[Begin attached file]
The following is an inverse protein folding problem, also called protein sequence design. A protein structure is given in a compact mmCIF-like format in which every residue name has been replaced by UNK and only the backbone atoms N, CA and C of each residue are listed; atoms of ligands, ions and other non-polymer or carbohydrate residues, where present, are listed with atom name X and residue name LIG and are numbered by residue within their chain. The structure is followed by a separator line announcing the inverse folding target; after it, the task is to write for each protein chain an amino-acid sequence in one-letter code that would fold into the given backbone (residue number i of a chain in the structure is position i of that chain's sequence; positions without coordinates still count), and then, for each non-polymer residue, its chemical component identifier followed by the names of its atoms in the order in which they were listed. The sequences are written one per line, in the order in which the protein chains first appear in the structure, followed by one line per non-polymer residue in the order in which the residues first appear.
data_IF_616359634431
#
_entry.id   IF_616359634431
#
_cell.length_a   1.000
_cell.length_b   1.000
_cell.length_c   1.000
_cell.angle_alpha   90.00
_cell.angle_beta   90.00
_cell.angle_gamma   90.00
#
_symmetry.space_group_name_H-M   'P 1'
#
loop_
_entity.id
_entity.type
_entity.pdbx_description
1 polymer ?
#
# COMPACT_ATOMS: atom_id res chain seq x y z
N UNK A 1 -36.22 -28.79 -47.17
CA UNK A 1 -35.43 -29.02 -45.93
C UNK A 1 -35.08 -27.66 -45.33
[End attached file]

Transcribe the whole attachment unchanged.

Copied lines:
The following is an inverse protein folding problem, also called protein sequence design. A protein structure is given in a compact mmCIF-like format in which every residue name has been replaced by UNK and only the backbone atoms N, CA and C of each residue are listed; atoms of ligands, ions and other non-polymer or carbohydrate residues, where present, are listed with atom name X and residue name LIG and are numbered by residue within their chain. The structure is followed by a separator line announcing the inverse folding target; after it, the task is to write for each protein chain an amino-acid sequence in one-letter code that would fold into the given backbone (residue number i of a chain in the structure is position i of that chain's sequence; positions without coordinates still count), and then, for each non-polymer residue, its chemical component identifier followed by the names of its atoms in the order in which they were listed. The sequences are written one per line, in the order in which the protein chains first appear in the structure, followed by one line per non-polymer residue in the order in which the residues first appear.
data_IF_616359634431
#
_entry.id   IF_616359634431
#
_cell.length_a   1.000
_cell.length_b   1.000
_cell.length_c   1.000
_cell.angle_alpha   90.00
_cell.angle_beta   90.00
_cell.angle_gamma   90.00
#
_symmetry.space_group_name_H-M   'P 1'
#
loop_
_entity.id
_entity.type
_entity.pdbx_description
1 polymer ?
#
# COMPACT_ATOMS: atom_id res chain seq x y z
N UNK A 1 -36.22 -28.79 -47.17
CA UNK A 1 -35.43 -29.02 -45.93
C UNK A 1 -35.08 -27.66 -45.33